In many ways, Christian Hedonism is a rebuke to the idea that Christians are "preachers of death"; that Christian self-sacrifice and self-denial are ends in themselves. The remarkable response of Christian Hedonism is that the Bible is always calling Christians past the suffering and the sacrifice to the glorious rewards on the other side, with Christ as our prime example: "He endured the cross for the joy set before Him" (Heb. 12:2). So, according to Christian Hedonism, all Christian suffering is meant to be value-oriented. Every Christian loss is meant to be a net gain. There is no value in suffering, as such. Only in suffering for the sake of the gospel––only in sharing in the fellowship of His suffering (Phil. 3:10). What does this mean? It means we don't seek out suffering. We follow Christ, avoiding unnecessary suffering, and joyfully embracing any suffering which is necessary. Necessary to what? To following Him.
Falling on the ice and breaking your leg is not necessary to following Christ. Being publicly mocked as a Christian by unbelievers is (or might be in a particular situation). So, we try not to do kart-wheels on the ice, but when we are mocked for our faith, we embrace it and rejoice, knowing that our reward is great in heaven (Mt. 5:11). What does this have to do with self-defense? Quite a bit. As with everything else in the Christian life, as we approach the idea of self-defense, the good Christian Hedonist should be asking himself, "where's the ultimate value here?" As Jesus indicates in Mt. 5:11, the ultimate value being sought when enduring persecution for your faith is "your reward in heaven".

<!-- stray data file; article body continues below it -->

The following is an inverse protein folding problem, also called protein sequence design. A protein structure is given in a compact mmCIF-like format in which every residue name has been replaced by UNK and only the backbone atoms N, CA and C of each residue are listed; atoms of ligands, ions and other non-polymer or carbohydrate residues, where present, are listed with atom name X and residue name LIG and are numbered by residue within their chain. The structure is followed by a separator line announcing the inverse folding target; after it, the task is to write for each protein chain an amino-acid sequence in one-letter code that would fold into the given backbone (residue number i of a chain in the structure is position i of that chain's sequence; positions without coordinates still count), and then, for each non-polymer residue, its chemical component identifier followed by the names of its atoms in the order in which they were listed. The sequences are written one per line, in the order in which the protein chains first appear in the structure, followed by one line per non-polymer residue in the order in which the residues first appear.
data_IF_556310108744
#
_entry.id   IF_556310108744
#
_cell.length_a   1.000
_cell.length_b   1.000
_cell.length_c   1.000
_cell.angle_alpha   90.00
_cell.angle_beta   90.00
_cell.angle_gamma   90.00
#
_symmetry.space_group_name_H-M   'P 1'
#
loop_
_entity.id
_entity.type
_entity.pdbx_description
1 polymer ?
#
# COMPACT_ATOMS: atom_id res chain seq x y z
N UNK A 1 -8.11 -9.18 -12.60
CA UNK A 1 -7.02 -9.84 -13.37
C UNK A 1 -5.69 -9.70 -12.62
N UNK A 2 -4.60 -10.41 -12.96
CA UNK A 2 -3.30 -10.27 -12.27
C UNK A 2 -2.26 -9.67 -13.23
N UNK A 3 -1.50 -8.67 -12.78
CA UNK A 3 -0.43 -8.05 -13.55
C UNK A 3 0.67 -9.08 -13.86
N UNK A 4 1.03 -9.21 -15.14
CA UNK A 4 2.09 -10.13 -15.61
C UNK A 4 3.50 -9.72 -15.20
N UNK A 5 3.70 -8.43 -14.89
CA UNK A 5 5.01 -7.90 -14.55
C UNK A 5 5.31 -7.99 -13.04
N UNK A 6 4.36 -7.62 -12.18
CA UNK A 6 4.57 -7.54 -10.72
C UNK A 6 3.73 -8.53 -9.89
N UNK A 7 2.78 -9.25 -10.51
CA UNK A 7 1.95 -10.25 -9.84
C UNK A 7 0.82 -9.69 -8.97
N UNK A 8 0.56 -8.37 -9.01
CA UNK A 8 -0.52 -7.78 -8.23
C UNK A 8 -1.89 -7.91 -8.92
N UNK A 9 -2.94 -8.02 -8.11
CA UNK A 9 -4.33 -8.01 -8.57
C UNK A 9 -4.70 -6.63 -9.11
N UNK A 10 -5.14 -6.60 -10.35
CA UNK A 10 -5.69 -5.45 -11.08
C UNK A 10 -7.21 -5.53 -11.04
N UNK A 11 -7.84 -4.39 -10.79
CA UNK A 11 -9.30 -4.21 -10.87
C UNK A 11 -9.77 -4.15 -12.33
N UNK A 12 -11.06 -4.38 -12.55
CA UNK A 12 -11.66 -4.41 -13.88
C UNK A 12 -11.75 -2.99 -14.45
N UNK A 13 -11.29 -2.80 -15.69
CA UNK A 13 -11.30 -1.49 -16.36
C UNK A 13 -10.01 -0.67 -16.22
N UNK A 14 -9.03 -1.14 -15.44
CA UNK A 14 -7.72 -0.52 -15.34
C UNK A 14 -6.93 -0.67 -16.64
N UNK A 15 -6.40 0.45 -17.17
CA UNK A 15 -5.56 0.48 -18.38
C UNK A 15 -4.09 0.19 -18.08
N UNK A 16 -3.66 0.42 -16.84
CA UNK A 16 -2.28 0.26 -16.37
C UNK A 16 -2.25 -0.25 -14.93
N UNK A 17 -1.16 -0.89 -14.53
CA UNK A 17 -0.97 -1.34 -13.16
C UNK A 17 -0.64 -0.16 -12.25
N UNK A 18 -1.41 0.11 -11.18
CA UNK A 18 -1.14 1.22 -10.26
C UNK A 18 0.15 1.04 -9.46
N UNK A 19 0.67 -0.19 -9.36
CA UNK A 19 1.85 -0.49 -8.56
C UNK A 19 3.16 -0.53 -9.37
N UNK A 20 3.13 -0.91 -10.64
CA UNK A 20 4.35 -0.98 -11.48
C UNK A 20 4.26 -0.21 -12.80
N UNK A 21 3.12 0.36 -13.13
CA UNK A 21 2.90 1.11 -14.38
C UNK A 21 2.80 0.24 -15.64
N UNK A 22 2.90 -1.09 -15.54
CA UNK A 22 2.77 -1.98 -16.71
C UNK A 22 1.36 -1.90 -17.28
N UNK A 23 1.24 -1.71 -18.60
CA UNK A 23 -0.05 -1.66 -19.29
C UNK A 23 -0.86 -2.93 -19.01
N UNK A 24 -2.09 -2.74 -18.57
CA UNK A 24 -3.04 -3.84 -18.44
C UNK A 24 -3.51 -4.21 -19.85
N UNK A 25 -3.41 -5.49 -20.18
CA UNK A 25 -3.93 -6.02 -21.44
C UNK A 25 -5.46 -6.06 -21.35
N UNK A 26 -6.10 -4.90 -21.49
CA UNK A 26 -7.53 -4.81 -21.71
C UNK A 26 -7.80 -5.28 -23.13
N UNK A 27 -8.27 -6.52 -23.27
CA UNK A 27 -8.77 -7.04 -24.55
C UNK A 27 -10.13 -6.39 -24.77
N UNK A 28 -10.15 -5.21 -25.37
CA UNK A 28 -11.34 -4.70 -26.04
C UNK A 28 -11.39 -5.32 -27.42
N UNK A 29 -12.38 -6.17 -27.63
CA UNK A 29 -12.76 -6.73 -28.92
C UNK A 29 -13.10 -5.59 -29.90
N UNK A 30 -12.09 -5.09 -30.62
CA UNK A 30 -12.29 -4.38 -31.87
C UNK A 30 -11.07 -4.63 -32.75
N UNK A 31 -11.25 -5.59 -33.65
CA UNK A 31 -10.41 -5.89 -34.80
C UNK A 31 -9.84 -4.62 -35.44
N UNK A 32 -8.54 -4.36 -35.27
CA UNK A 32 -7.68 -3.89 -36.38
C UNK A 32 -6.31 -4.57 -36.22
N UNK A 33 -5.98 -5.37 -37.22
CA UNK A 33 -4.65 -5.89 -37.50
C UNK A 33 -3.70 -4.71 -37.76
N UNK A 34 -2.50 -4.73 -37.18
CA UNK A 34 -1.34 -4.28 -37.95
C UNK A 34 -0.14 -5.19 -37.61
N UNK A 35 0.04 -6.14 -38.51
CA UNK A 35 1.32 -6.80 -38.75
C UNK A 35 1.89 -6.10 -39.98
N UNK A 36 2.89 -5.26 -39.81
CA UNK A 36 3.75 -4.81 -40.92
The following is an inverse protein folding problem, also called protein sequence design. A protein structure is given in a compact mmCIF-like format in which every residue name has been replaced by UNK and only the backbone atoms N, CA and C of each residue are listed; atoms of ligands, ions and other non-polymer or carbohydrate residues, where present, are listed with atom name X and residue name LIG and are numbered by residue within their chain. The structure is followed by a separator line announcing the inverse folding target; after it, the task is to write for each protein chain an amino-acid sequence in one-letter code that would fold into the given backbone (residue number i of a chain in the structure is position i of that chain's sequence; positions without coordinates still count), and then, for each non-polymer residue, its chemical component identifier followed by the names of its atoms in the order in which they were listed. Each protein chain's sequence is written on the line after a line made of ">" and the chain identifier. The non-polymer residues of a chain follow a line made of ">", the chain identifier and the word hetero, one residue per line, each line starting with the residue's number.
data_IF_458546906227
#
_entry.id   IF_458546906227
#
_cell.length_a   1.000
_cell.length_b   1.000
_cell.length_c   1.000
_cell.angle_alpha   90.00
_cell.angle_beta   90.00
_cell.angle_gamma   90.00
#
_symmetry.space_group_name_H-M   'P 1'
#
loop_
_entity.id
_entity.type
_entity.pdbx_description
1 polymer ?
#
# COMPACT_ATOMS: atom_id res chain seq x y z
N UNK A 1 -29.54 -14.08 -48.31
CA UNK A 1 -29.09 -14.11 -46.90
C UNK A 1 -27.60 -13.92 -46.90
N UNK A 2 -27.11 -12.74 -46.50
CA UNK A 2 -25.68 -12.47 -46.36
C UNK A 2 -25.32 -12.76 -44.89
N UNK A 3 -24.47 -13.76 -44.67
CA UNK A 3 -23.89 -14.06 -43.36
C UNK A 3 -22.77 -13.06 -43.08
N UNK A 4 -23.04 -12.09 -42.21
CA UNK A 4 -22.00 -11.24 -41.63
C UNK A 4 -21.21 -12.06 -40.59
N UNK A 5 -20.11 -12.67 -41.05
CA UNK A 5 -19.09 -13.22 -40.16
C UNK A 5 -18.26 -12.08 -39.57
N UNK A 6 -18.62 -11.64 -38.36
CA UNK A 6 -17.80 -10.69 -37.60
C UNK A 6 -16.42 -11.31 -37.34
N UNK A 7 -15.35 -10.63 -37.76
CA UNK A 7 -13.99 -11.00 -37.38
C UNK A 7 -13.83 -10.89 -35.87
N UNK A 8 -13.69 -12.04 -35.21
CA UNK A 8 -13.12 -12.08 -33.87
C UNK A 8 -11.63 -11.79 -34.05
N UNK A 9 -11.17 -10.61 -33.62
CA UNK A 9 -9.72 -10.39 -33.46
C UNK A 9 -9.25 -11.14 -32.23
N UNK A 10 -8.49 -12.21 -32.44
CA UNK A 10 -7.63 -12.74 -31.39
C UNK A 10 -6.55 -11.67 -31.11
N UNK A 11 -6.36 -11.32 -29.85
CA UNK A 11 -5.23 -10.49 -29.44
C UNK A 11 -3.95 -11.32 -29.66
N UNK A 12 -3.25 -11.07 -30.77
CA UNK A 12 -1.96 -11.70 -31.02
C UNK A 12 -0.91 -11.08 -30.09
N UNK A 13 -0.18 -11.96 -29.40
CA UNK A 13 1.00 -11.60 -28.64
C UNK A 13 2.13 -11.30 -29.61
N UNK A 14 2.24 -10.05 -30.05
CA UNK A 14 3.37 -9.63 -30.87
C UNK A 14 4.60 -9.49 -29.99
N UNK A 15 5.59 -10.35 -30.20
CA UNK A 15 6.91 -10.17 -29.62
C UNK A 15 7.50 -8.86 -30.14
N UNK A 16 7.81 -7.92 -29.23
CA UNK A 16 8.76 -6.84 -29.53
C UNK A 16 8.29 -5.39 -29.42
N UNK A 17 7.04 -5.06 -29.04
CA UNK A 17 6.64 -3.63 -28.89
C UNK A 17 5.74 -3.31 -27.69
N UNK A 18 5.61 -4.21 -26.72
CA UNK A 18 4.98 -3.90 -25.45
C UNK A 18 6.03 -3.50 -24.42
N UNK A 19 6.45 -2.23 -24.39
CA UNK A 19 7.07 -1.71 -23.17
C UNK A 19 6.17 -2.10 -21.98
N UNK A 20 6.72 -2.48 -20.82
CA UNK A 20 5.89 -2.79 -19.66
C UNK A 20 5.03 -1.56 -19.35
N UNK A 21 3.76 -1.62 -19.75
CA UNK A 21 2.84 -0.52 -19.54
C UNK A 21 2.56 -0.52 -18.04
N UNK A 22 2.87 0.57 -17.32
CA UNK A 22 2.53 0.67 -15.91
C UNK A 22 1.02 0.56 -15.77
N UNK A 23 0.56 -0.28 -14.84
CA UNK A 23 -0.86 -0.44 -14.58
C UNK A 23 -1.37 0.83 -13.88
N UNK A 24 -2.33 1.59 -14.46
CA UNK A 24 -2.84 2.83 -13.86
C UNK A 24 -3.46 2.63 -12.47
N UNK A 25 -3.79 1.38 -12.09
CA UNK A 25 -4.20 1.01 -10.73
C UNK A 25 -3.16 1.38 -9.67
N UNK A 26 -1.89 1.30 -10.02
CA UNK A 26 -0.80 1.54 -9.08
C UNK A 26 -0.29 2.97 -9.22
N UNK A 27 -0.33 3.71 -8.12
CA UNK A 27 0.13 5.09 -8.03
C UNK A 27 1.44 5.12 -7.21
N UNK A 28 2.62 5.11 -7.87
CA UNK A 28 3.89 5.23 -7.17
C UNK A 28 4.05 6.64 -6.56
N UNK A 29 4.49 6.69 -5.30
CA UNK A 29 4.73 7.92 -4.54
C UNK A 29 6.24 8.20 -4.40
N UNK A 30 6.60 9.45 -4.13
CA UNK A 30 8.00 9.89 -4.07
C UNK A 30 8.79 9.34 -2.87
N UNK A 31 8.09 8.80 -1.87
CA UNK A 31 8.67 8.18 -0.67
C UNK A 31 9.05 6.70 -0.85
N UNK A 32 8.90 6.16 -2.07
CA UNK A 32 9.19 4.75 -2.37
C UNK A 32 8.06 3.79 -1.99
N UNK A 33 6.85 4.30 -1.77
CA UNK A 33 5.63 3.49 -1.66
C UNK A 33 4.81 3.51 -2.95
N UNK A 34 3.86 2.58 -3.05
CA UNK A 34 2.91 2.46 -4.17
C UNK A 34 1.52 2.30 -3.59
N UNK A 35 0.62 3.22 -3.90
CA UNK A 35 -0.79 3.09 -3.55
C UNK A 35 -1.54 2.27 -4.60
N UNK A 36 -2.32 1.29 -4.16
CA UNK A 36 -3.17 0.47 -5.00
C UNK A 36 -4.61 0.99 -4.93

What about when you're "persecuted", but not "for the sake of righteousness"? What about a random assailant, who has no clue you're a Christian––and who couldn't care less? Where, specifically, is the value in patiently enduring his violence? How, specifically, is Christ magnified? I don't think He is. I don't think there is any value to be sought in passively enduring random assaults which are not primarily related to one's faith in Christ. No one will magnify Christ because you refused to defend yourself against a drunken thug. This, it seems, would be a bit like doing kart-wheels on ice, and then saying "to God be the glory" for the suffering incurred as a result.
Perhaps one of the reasons we may be tempted toward a more pacifistic position in regard to random (non-faith related) assault, is that we do not have a category for the eternal value of our own individual lives (or of those around us). Here's a thought experiment: Do you think Jesus would have passively allowed himself to be killed by a random thief before His time came to go to the cross? God aims to be glorified in our life and in our death (Phil. 1:20). Piper is known for saying "don't waste your life". I would add: don't waste your death. Each Christian is called to glorify Christ to the max in this life. Some will be called to give up that future glory for the sake of a greater glory brought on by being killed for the faith. But what glory is there to be found in giving up the future glory of one's life by being killed, not for the sake of the faith, but for the sake of... nothing?